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The county of Suffolk tucked away in the southern half of East Anglia must surely have offended the gods in the recent past. The multiple murders of Ipswich prostitutes in the last quarter of two thousand and six was horrific and exorcised the police in a manhunt for the culprit for the spotlight of the press, media and the world was upon them. Though the first of the murders occurred in late October the professional way in which the enquiry was conducted brought it to a conclusion just a week before Christmas and suspects were brought before the court to answer the charges. Ipswich and indeed Suffolk began to slip back into the anonymity of a rural county where nothing really happens but life goes on.

That is it did until Thursday 1st of February when two thousand unexplained deaths brought the attention of the veterinary services upon a turkey shed on a farm near Holton in Suffolk. Perhaps “Shed” gives a misleading impression because these sheds are huge, they hold more than one hundred and fifty thousand birds and could be said to be a “Turkey rearing factory”. On the farm at Holton there are twenty-three sheds and it has the appearance of an airfield that long ago might have been the operational base for a squadron of Spitfires or Lancaster bombers.

The concern that set in following the unexplained carcases of nearly two thousand birds was that whatever killed them was contagious and could spread to the remainder of the stock. By Friday morning it was feared that the cause could be “Avian influenza” and the stain of the disease suspected was H5-n1 the most virulent form currently stalking the wild bird population. By Saturday it was confirmed that the H5-n1 virus was present in the flock and in order to contain the outbreak it was decided to cull the flock. The slaughter began almost immediately and the method used was poisonous gas, which not only ensured the demise of the turkeys but also any other inhabitants of the sheds that were not supposed to be there. i.e. rats/mice/wild birds ect.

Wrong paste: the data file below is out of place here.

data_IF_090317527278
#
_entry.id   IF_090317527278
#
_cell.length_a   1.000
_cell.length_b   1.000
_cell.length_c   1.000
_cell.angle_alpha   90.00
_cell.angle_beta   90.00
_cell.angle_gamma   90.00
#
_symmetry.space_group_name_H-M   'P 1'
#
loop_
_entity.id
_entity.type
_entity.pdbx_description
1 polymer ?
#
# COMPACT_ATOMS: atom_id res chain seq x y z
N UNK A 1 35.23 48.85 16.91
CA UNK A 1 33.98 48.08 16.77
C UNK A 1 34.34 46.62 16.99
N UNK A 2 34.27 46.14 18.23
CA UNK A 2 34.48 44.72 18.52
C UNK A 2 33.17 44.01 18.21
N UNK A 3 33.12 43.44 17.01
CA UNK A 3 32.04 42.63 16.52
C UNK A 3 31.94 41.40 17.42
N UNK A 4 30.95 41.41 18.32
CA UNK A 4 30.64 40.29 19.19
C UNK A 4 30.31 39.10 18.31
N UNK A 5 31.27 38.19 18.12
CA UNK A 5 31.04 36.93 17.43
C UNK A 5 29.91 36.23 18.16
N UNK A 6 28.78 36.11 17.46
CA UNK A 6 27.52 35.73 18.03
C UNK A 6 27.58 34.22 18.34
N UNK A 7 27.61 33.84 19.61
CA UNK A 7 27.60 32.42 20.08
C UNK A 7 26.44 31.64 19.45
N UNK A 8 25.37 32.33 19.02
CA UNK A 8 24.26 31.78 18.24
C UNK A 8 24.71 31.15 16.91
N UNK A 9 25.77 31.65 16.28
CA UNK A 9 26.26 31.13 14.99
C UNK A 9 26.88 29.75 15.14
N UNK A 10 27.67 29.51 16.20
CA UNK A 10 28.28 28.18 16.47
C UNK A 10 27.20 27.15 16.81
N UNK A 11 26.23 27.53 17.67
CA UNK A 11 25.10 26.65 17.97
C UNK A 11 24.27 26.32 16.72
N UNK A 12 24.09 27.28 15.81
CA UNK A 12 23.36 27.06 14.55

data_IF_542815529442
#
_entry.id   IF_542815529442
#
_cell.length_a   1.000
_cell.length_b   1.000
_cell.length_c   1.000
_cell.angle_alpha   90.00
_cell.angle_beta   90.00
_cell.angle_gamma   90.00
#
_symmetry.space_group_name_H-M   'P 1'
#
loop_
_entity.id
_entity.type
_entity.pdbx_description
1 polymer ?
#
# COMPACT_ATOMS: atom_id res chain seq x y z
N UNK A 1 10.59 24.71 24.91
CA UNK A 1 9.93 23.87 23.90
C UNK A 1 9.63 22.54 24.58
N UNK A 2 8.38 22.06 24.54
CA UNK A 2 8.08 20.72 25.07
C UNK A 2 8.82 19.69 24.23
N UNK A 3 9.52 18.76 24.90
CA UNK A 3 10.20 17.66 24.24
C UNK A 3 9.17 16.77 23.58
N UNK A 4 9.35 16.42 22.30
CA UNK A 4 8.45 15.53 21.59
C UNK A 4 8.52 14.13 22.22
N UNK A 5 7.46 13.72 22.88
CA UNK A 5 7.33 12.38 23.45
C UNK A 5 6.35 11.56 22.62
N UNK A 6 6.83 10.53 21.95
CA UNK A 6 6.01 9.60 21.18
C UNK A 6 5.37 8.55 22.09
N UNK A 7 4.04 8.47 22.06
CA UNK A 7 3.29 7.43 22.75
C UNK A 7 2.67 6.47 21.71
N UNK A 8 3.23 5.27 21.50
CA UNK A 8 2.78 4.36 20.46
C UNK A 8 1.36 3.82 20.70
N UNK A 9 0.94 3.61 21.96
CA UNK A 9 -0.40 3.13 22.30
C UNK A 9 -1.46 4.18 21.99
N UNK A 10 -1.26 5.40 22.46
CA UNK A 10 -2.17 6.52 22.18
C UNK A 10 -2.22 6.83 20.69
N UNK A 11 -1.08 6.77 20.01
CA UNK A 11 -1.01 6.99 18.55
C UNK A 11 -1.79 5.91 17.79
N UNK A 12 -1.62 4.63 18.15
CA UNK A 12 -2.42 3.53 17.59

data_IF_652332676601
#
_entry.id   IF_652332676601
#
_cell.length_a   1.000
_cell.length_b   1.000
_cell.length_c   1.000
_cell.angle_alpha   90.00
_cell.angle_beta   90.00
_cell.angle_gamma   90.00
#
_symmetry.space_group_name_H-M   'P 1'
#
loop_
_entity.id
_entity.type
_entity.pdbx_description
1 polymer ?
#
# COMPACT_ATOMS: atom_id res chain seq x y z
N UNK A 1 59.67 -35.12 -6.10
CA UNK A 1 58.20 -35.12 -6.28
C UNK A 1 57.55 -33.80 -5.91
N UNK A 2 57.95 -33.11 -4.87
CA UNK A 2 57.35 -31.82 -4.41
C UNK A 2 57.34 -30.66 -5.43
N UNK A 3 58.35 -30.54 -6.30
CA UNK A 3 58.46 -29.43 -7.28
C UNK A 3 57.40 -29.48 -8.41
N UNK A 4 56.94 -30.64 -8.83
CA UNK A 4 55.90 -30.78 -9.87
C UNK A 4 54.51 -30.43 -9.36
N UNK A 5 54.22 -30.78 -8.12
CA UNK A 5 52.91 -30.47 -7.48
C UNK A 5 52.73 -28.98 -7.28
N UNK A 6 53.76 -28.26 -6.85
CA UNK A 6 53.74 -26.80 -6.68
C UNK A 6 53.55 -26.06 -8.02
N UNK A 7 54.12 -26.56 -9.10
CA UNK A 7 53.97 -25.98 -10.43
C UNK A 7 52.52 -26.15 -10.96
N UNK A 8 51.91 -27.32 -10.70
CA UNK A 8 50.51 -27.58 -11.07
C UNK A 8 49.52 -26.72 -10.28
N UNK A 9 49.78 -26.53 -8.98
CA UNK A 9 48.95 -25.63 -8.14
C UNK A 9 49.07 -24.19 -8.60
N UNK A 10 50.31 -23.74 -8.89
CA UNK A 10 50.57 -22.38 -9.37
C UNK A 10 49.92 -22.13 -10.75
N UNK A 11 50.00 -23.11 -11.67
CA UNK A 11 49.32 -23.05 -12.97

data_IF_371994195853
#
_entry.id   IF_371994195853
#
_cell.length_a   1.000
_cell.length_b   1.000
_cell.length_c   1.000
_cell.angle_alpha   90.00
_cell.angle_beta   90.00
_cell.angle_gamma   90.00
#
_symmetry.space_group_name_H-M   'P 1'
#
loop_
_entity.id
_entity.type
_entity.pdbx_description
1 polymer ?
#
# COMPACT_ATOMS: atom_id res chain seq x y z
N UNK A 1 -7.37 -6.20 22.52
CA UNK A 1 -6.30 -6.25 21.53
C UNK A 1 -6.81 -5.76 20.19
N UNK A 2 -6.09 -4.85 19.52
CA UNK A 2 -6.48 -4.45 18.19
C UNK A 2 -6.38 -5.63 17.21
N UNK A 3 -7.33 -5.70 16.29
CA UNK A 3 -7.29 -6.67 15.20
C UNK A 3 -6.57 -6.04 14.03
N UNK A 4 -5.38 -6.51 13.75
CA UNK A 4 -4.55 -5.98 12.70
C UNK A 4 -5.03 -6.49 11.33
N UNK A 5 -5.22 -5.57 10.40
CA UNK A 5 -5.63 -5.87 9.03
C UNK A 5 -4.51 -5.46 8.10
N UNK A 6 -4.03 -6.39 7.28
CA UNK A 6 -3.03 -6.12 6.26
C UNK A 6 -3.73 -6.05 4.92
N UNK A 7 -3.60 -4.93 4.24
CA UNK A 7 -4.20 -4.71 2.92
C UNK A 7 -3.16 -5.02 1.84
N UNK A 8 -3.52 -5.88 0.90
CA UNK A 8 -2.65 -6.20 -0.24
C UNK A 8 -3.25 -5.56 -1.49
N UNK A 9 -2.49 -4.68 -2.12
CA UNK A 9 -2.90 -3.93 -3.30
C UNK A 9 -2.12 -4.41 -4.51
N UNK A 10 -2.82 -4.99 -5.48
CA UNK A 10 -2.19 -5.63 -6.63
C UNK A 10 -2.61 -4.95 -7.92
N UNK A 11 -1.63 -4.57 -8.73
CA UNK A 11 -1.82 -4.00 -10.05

The deed done, disposal was of paramount importance, the method had to be safe and sure because the H5-n1 virus has been known to survive the death of its host and with this virus its RNA helix is compatible with other virus structures of the “Influenza” genus. The scenario to be avoided at all costs was that the H5-n1 virus was not allowed to combine with any other virus and create a “Mutant strain” that could not be controlled with the anti viral measures currently available. It was decided that the carcases would be “Rendered down” but the closest rendering facility was nearly two hundred miles away in Cheddleton, North Staffordshire and it was estimated that there would be nineteen truck loads to deal with. This same plant was used to dispose of the carcases from the BSE outbreak in cattle and later in the “Foot and mouth” epidemic, both of which devastated the farming community beyond recovery in many cases. With the farming industry still reeling from the ravages of the measures taken to control the previous pestilences it is now the poultry industry facing Armageddon.